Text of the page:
The publication of a tell-all memoir from the US President’s niece is the latest in a long line of bitter – and entertaining – family feuds played out on the page.
“All families,” wrote Alan Bennett, “have a secret: they’re not like other families.” And they certainly don’t like it when someone shares those secrets. Mary Trump recently became one of the fastest-selling authors of all time when Too Much and Never Enough, her book about the family that really is unlike any other – the Trumps – sold nearly 1 million copies in its first day. Here was the sort of exhilarating literary drug that comes along rarely: an excavation by a clinical psychologist of the personality of US President Donald Trump, and how he was twisted into shape by a loveless father reigning over a toxic family.
Warning: This article contains language that some readers may find offensive
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The Trumps sued Mary – unsuccessfully – to prevent publication, saying she had signed a non-disclosure agreement at an earlier court case; but the judge rejected this argument. Now the world can read her colourful allegations, including that Trump paid someone else to take his college admission test, that he attempted to swindle inheritance money away from his siblings and – it’s the small details that speak loudest – that Trump and his ex-wife Ivana once regifted Mary a Christmas present of a hamper of food: with the tin of caviar taken out first.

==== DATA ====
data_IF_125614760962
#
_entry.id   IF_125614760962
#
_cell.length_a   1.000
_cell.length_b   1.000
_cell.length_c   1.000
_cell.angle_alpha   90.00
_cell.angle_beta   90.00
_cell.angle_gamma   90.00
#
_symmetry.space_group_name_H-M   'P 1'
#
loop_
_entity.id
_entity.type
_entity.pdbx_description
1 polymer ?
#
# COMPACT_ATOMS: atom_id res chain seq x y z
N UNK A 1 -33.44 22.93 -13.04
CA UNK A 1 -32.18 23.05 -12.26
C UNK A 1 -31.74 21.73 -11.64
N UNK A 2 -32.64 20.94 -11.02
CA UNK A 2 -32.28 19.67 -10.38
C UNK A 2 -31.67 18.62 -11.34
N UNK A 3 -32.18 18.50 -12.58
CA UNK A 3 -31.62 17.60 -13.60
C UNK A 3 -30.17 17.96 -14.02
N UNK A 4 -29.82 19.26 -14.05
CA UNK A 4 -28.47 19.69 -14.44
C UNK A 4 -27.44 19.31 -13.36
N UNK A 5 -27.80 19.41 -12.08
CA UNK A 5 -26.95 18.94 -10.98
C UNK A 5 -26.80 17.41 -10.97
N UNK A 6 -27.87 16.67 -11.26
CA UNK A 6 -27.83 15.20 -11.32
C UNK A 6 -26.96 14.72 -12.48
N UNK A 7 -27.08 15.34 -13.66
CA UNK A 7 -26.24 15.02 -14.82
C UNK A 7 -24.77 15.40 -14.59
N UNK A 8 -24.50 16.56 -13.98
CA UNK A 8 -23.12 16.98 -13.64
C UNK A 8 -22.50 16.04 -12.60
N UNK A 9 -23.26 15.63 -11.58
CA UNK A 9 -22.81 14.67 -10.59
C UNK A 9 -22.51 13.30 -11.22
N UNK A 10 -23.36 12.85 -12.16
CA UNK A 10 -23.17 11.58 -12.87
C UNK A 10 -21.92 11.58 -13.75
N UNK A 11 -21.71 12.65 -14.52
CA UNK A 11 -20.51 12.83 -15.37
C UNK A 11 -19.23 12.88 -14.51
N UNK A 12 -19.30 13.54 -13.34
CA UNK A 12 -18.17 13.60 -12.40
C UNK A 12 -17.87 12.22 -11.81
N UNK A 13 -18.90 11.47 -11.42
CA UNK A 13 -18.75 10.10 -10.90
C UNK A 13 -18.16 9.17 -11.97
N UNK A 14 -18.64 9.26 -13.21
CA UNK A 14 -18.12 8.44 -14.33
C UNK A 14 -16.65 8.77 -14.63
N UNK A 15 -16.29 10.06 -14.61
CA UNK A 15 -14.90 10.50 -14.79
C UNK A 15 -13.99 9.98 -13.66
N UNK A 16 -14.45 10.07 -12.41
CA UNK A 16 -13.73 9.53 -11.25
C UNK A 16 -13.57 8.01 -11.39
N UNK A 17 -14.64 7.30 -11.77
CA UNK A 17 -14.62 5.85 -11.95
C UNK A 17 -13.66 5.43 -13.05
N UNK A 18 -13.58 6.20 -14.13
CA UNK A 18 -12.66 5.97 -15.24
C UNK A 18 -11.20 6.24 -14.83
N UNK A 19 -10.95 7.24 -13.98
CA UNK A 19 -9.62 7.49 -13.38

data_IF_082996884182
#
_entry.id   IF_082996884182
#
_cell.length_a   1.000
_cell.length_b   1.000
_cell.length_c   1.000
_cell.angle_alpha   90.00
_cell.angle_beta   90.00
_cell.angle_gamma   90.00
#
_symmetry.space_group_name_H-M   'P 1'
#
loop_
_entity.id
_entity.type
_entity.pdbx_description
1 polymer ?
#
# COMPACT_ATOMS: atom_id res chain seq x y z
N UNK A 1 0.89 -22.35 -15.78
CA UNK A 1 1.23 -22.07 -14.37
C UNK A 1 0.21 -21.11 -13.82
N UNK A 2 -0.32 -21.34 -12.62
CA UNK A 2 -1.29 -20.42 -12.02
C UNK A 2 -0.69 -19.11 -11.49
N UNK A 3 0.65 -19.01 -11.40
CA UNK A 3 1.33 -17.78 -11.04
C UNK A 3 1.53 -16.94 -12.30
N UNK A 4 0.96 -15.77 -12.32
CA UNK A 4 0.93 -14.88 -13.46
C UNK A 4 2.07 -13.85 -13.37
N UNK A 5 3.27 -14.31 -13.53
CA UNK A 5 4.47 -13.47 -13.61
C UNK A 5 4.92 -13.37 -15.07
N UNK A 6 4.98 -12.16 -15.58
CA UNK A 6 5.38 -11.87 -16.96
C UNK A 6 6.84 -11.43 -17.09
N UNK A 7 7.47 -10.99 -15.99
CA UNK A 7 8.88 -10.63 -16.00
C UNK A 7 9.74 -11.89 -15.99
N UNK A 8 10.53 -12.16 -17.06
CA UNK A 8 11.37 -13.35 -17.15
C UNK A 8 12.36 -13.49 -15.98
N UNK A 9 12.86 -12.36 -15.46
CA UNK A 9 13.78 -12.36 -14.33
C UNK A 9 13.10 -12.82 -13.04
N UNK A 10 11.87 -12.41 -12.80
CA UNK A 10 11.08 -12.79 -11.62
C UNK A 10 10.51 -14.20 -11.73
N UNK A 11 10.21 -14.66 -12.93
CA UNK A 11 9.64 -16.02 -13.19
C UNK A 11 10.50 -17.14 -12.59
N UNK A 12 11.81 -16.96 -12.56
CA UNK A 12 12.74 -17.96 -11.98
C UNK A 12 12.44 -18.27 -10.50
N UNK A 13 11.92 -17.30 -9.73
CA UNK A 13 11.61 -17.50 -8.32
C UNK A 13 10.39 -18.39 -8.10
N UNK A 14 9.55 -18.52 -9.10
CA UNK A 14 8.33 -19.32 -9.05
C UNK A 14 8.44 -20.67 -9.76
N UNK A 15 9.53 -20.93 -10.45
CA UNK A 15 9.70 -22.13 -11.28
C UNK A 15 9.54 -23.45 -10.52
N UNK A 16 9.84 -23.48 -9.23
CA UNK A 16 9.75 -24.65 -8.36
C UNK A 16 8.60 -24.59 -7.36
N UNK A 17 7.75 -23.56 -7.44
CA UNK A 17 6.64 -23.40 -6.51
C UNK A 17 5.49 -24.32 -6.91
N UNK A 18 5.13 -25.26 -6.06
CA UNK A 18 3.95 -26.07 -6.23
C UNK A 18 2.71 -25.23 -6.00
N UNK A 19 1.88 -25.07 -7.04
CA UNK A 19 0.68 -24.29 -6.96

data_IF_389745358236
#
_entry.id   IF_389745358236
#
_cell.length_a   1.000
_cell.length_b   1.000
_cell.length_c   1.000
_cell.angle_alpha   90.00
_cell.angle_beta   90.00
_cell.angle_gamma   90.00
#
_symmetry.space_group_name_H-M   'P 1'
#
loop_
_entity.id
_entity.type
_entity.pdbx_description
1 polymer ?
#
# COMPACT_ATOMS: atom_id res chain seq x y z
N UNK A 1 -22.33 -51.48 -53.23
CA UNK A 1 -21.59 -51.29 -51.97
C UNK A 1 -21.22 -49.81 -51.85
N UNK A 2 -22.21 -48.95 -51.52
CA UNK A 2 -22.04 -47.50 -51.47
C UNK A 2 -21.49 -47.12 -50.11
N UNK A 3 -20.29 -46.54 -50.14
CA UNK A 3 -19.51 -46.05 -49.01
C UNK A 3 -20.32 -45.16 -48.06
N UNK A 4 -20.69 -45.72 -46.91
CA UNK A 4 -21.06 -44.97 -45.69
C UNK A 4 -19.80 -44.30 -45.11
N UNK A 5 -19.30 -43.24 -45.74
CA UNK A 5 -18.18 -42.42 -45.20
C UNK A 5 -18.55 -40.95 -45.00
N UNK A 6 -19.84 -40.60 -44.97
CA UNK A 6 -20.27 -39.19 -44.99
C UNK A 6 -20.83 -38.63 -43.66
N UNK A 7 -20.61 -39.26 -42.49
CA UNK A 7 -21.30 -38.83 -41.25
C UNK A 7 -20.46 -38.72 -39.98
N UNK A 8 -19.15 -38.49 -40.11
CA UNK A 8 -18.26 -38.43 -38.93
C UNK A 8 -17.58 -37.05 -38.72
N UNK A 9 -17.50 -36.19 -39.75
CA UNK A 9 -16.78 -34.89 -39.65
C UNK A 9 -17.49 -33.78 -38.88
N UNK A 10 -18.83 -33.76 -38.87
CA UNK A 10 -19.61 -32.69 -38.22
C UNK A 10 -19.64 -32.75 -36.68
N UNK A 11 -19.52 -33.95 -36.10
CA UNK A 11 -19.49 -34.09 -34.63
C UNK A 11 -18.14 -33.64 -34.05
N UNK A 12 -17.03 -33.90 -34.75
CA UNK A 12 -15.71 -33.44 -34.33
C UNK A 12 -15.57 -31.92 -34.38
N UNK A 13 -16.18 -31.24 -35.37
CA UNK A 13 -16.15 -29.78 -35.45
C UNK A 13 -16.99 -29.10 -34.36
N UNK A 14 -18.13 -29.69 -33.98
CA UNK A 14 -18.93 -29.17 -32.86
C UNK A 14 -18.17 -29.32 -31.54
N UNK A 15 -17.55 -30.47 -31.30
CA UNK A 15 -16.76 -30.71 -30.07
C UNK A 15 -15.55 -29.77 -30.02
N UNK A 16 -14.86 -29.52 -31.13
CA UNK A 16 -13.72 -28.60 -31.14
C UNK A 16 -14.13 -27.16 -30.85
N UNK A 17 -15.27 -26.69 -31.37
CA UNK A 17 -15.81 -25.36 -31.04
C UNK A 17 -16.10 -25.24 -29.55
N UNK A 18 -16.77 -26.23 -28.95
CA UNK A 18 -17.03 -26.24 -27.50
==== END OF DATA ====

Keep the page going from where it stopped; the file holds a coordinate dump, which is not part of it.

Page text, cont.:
Donald Trump denies all of Mary’s allegations and has responded in characteristic form. “She’s a mess!” he tweeted a few days after the book was published, adding that his parents “couldn’t stand her!” And Mary’s book is so personal and intimate, unlike the landslide of other Trump books we’ve had in recent years, that it may introduce some readers to an entirely new experience: feeling sorry for Donald Trump.
But Mary Trump is hardly the first person to be frozen out of the family for telling all. Few public figures were more private than writer JD Salinger, whose daughter Margaret published her memoir Dream Catcher in 2000. Among the lurid details, it revealed how Salinger’s quest for enlightenment via crackpot cults led him to drink his own urine, sit in a metal-lined box to accumulate “orgone” energy, and adopt a diet that caused him to turn “a sickly shade of green”, all in the service of wanting to live to the age of 120. (He made it to 91.)
In 2000, JD Salinger’s daughter Margaret published her memoir Dream Catcher, which revealed lurid details about the author’s life (Credit: Alamy)